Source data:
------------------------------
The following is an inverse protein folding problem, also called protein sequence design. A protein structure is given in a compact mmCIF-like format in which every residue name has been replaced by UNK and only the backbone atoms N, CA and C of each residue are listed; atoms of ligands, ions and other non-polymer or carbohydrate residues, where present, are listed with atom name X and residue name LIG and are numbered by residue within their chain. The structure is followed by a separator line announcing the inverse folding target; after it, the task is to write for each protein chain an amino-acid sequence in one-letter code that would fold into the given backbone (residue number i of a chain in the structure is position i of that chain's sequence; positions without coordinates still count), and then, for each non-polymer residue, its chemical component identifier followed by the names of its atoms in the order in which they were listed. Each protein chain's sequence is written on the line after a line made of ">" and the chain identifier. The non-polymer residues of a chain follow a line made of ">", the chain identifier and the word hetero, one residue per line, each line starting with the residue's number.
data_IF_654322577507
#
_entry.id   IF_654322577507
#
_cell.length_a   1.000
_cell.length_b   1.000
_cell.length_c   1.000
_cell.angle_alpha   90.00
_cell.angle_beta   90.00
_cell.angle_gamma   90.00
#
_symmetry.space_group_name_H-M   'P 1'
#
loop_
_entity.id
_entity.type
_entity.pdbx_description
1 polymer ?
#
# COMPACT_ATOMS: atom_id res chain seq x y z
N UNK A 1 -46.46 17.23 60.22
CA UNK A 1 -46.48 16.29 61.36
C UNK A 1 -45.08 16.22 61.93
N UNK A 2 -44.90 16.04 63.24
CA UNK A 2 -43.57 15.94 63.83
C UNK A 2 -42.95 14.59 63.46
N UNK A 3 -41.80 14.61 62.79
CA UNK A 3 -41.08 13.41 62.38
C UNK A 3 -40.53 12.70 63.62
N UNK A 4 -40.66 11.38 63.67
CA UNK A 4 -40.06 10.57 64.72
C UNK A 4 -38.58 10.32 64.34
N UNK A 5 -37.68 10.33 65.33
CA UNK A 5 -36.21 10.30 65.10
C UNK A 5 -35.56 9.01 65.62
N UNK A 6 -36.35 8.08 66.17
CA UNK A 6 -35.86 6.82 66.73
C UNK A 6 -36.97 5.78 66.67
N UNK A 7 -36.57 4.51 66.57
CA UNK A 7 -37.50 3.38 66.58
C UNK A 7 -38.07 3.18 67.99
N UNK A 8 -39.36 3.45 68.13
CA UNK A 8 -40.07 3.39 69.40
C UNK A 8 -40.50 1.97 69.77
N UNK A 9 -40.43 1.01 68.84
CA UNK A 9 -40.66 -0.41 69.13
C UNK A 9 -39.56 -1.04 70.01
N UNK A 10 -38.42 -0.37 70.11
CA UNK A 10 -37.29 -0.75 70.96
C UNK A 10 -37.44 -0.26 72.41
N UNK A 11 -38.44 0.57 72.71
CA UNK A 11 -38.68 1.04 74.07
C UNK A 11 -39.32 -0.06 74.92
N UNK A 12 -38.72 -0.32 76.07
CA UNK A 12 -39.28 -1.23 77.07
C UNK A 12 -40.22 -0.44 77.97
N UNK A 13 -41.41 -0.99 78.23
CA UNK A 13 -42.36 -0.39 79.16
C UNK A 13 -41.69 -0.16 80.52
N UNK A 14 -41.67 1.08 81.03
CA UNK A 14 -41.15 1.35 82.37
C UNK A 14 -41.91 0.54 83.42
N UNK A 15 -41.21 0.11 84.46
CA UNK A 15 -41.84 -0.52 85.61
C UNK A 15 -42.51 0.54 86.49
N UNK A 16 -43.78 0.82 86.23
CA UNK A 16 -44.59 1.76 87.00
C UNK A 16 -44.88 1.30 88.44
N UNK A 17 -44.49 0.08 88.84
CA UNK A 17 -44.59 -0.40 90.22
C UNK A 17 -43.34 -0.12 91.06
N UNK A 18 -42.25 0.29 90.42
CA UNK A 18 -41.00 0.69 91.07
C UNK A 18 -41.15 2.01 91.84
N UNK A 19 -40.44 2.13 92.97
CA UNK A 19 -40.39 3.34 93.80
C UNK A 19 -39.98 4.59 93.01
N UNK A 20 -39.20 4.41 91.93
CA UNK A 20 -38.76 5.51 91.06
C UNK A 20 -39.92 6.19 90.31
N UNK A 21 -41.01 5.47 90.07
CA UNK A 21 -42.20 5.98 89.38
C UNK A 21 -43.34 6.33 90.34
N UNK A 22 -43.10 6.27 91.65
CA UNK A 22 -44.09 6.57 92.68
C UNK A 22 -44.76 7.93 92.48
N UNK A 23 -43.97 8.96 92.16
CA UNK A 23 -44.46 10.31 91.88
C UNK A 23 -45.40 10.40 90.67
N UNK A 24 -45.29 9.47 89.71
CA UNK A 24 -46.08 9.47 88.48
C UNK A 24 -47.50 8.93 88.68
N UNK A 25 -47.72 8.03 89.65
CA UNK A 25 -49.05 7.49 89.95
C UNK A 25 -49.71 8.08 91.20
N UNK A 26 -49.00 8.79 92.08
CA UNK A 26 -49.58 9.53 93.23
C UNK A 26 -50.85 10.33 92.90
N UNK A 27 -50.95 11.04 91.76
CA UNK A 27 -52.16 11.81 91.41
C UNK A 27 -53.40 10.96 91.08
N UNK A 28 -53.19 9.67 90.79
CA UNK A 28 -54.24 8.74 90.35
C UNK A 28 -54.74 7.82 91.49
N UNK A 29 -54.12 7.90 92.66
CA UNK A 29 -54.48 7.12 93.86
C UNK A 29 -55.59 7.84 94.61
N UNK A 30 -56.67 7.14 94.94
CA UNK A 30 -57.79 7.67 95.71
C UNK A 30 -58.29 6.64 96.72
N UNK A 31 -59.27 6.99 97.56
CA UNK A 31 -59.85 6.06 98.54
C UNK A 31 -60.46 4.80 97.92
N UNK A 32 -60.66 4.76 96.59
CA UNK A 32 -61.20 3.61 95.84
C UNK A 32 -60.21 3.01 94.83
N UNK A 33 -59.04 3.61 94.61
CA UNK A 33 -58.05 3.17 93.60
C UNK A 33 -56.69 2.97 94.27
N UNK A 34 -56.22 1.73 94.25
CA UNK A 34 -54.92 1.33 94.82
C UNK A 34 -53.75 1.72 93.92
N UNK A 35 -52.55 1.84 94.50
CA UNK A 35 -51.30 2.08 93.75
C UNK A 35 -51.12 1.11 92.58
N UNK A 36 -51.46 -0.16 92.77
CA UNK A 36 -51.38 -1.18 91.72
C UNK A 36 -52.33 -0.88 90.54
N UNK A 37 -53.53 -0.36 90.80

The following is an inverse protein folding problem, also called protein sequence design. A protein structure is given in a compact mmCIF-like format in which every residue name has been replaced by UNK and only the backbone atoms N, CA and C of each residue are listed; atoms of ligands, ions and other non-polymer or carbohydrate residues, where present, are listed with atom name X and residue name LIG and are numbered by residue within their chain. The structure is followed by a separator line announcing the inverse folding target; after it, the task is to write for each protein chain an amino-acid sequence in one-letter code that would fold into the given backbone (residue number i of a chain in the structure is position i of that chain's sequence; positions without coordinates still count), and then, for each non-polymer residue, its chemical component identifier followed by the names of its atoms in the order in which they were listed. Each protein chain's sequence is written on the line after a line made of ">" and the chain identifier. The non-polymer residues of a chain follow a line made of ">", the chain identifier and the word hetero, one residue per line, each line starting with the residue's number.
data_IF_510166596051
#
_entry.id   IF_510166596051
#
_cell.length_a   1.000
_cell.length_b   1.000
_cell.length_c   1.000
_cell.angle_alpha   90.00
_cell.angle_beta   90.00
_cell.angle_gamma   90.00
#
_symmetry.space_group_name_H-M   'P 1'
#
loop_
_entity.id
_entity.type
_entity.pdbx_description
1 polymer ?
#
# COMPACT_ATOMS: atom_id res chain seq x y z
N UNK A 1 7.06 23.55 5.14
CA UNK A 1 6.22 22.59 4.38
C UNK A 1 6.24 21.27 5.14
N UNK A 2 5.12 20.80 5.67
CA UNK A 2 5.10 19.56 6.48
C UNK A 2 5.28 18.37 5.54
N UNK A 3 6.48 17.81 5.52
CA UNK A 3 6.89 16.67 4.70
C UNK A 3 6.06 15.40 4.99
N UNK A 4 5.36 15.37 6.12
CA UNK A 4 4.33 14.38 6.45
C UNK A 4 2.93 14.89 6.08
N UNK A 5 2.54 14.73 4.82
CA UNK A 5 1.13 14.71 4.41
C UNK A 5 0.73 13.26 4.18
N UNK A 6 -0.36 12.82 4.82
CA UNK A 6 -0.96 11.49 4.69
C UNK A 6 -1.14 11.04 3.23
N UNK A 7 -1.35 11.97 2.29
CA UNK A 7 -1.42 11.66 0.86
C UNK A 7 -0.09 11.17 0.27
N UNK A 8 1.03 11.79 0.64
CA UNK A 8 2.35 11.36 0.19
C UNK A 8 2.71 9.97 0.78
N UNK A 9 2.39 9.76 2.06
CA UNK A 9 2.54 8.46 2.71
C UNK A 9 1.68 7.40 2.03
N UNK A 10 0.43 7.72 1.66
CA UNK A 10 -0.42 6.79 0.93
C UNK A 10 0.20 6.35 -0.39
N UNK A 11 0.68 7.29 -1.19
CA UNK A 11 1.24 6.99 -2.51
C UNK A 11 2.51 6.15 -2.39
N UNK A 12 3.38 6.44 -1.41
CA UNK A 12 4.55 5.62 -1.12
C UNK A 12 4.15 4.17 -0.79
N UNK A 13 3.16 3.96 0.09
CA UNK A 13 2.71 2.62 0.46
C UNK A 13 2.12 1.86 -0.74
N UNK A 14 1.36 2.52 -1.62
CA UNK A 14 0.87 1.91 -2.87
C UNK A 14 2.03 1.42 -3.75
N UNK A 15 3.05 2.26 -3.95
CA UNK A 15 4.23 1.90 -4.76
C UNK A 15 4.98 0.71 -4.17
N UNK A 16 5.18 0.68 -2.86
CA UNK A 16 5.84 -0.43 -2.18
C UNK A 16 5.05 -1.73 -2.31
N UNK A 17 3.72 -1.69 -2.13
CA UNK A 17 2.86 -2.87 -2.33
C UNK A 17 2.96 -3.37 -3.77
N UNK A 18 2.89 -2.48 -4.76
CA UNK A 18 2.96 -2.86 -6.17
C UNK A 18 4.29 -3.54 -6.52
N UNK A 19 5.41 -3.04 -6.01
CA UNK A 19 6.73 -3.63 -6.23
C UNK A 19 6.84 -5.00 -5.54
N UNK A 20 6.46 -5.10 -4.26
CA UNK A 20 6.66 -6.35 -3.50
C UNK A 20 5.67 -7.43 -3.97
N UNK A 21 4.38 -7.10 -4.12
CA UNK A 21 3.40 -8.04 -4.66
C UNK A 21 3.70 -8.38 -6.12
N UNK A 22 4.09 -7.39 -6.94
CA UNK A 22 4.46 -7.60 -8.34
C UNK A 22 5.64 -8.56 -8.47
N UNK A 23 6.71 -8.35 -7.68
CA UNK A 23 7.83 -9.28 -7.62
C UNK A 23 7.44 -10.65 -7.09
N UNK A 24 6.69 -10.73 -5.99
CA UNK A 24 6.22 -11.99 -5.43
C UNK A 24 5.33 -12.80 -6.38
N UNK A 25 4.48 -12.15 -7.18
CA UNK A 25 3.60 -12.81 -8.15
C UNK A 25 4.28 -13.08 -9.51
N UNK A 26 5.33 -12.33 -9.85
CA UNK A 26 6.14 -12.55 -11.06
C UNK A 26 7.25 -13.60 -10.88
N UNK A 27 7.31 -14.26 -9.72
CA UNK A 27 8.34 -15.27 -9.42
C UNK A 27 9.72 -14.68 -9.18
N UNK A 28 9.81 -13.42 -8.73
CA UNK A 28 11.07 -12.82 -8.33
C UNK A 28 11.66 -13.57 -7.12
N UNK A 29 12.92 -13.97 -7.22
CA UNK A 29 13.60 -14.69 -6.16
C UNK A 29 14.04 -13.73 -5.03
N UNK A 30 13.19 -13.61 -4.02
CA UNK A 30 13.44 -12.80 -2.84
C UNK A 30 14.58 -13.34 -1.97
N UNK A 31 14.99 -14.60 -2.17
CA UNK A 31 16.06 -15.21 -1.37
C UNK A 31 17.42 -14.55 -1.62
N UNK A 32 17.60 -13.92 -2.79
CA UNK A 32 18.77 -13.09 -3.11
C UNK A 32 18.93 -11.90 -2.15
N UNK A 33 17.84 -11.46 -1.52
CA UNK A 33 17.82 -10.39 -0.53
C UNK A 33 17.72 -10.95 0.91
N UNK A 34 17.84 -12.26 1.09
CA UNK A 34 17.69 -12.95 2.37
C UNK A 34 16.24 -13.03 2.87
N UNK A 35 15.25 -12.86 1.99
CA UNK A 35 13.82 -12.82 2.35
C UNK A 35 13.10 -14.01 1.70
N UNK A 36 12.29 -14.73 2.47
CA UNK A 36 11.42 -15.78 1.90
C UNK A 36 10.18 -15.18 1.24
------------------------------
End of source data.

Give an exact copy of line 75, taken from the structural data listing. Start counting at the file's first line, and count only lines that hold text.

C UNK A 18 -41.15 2.01 91.84